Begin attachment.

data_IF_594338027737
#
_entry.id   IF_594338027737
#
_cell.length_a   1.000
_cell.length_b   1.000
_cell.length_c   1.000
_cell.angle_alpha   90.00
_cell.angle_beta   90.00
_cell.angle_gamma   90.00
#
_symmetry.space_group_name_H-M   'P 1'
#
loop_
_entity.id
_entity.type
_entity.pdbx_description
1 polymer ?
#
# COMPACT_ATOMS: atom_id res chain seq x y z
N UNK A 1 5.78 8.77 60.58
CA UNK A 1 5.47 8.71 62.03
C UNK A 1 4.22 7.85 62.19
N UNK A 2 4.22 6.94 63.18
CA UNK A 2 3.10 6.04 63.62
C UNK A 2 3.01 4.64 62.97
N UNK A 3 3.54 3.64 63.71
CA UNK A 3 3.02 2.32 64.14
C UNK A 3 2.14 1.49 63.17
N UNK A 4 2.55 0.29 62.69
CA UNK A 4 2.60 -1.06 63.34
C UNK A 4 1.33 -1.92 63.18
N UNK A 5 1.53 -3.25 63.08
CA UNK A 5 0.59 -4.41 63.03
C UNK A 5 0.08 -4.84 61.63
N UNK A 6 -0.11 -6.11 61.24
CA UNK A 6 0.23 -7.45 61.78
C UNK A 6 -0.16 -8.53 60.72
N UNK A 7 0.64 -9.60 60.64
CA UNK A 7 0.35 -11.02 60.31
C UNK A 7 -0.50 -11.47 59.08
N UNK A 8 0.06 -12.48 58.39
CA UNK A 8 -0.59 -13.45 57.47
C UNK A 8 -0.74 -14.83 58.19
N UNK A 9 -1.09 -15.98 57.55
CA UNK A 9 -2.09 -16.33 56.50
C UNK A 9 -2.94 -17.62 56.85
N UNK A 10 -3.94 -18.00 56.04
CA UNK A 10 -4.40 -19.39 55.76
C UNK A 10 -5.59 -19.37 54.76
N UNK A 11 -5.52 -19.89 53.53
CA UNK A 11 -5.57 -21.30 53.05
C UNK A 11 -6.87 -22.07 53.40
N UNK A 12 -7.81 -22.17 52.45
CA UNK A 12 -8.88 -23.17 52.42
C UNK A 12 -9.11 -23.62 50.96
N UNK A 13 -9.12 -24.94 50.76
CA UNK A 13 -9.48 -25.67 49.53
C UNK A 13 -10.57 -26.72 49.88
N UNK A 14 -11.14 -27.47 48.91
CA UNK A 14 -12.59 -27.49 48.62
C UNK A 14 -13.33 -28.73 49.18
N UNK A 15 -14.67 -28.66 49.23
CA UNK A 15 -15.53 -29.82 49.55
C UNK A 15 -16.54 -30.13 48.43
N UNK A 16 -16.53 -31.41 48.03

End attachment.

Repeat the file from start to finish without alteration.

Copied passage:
data_IF_594338027737
#
_entry.id   IF_594338027737
#
_cell.length_a   1.000
_cell.length_b   1.000
_cell.length_c   1.000
_cell.angle_alpha   90.00
_cell.angle_beta   90.00
_cell.angle_gamma   90.00
#
_symmetry.space_group_name_H-M   'P 1'
#
loop_
_entity.id
_entity.type
_entity.pdbx_description
1 polymer ?
#
# COMPACT_ATOMS: atom_id res chain seq x y z
N UNK A 1 5.78 8.77 60.58
CA UNK A 1 5.47 8.71 62.03
C UNK A 1 4.22 7.85 62.19
N UNK A 2 4.22 6.94 63.18
CA UNK A 2 3.10 6.04 63.62
C UNK A 2 3.01 4.64 62.97
N UNK A 3 3.54 3.64 63.71
CA UNK A 3 3.02 2.32 64.14
C UNK A 3 2.14 1.49 63.17
N UNK A 4 2.55 0.29 62.69
CA UNK A 4 2.60 -1.06 63.34
C UNK A 4 1.33 -1.92 63.18
N UNK A 5 1.53 -3.25 63.08
CA UNK A 5 0.59 -4.41 63.03
C UNK A 5 0.08 -4.84 61.63
N UNK A 6 -0.11 -6.11 61.24
CA UNK A 6 0.23 -7.45 61.78
C UNK A 6 -0.16 -8.53 60.72
N UNK A 7 0.64 -9.60 60.64
CA UNK A 7 0.35 -11.02 60.31
C UNK A 7 -0.50 -11.47 59.08
N UNK A 8 0.06 -12.48 58.39
CA UNK A 8 -0.59 -13.45 57.47
C UNK A 8 -0.74 -14.83 58.19
N UNK A 9 -1.09 -15.98 57.55
CA UNK A 9 -2.09 -16.33 56.50
C UNK A 9 -2.94 -17.62 56.85
N UNK A 10 -3.94 -18.00 56.04
CA UNK A 10 -4.40 -19.39 55.76
C UNK A 10 -5.59 -19.37 54.76
N UNK A 11 -5.52 -19.89 53.53
CA UNK A 11 -5.57 -21.30 53.05
C UNK A 11 -6.87 -22.07 53.40
N UNK A 12 -7.81 -22.17 52.45
CA UNK A 12 -8.88 -23.17 52.42
C UNK A 12 -9.11 -23.62 50.96
N UNK A 13 -9.12 -24.94 50.76
CA UNK A 13 -9.48 -25.67 49.53
C UNK A 13 -10.57 -26.72 49.88
N UNK A 14 -11.14 -27.47 48.91
CA UNK A 14 -12.59 -27.49 48.62
C UNK A 14 -13.33 -28.73 49.18
N UNK A 15 -14.67 -28.66 49.23
CA UNK A 15 -15.53 -29.82 49.55
C UNK A 15 -16.54 -30.13 48.43
N UNK A 16 -16.53 -31.41 48.03